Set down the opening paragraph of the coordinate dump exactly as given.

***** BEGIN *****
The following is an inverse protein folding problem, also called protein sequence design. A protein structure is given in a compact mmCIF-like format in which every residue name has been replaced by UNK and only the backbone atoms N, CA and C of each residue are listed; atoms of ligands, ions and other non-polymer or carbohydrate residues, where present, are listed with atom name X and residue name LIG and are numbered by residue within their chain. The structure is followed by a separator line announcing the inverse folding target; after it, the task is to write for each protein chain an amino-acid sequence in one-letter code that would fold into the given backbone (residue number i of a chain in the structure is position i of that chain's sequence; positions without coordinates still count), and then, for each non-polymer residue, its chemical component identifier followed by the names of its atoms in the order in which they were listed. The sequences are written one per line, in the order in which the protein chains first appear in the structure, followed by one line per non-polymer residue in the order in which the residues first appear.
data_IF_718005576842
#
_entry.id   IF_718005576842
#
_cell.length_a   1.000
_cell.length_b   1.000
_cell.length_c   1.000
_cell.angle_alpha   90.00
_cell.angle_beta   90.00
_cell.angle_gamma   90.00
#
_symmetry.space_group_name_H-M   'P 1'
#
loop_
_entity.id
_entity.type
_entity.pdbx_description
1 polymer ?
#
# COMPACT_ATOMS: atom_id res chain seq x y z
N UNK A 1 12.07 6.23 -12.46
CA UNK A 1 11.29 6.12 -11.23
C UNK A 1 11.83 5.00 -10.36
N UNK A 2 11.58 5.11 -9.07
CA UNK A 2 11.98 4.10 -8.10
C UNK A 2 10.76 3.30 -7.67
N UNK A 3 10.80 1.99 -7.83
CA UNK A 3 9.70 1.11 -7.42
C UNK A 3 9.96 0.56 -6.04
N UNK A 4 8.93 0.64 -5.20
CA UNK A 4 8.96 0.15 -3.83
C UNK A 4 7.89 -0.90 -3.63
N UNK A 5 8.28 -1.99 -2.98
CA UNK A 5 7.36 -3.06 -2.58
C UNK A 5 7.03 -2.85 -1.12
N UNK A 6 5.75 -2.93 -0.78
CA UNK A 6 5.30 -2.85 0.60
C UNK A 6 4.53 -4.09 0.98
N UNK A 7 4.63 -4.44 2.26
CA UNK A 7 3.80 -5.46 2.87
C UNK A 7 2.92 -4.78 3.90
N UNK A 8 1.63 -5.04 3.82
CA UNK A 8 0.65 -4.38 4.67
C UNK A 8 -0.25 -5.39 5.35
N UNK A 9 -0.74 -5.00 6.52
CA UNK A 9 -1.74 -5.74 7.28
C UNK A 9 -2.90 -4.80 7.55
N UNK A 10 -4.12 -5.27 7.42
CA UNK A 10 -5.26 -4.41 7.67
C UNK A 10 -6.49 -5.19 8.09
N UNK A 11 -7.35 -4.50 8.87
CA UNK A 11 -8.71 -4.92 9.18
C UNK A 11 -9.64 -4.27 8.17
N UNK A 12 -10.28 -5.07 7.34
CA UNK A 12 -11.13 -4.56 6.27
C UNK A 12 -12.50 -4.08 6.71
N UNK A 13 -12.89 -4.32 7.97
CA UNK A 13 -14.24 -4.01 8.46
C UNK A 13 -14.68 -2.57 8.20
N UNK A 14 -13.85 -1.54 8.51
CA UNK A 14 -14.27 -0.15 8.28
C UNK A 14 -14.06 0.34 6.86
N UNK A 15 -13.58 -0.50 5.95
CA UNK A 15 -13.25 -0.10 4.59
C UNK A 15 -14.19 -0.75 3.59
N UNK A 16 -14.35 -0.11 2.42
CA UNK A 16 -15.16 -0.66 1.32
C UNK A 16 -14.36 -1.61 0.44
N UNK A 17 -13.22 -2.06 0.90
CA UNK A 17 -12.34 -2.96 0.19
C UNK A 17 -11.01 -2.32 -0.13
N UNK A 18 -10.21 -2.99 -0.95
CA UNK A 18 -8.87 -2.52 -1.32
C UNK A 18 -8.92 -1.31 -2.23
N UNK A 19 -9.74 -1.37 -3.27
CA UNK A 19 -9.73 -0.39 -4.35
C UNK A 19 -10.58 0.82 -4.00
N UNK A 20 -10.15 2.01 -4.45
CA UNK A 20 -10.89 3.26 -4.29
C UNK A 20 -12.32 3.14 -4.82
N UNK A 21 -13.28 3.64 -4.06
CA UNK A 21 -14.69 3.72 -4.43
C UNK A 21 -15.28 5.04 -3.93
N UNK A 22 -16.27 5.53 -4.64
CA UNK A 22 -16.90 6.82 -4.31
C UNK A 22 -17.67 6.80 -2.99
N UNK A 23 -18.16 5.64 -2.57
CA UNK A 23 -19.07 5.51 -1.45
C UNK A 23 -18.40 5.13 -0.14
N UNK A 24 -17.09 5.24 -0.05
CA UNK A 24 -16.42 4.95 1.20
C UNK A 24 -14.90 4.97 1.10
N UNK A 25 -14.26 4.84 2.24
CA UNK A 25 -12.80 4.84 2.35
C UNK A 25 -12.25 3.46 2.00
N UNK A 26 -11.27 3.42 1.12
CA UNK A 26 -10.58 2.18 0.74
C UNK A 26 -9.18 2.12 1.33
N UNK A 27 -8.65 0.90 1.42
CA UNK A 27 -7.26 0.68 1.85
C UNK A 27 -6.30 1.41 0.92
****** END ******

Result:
The following is an inverse protein folding problem, also called protein sequence design. A protein structure is given in a compact mmCIF-like format in which every residue name has been replaced by UNK and only the backbone atoms N, CA and C of each residue are listed; atoms of ligands, ions and other non-polymer or carbohydrate residues, where present, are listed with atom name X and residue name LIG and are numbered by residue within their chain. The structure is followed by a separator line announcing the inverse folding target; after it, the task is to write for each protein chain an amino-acid sequence in one-letter code that would fold into the given backbone (residue number i of a chain in the structure is position i of that chain's sequence; positions without coordinates still count), and then, for each non-polymer residue, its chemical component identifier followed by the names of its atoms in the order in which they were listed. The sequences are written one per line, in the order in which the protein chains first appear in the structure, followed by one line per non-polymer residue in the order in which the residues first appear.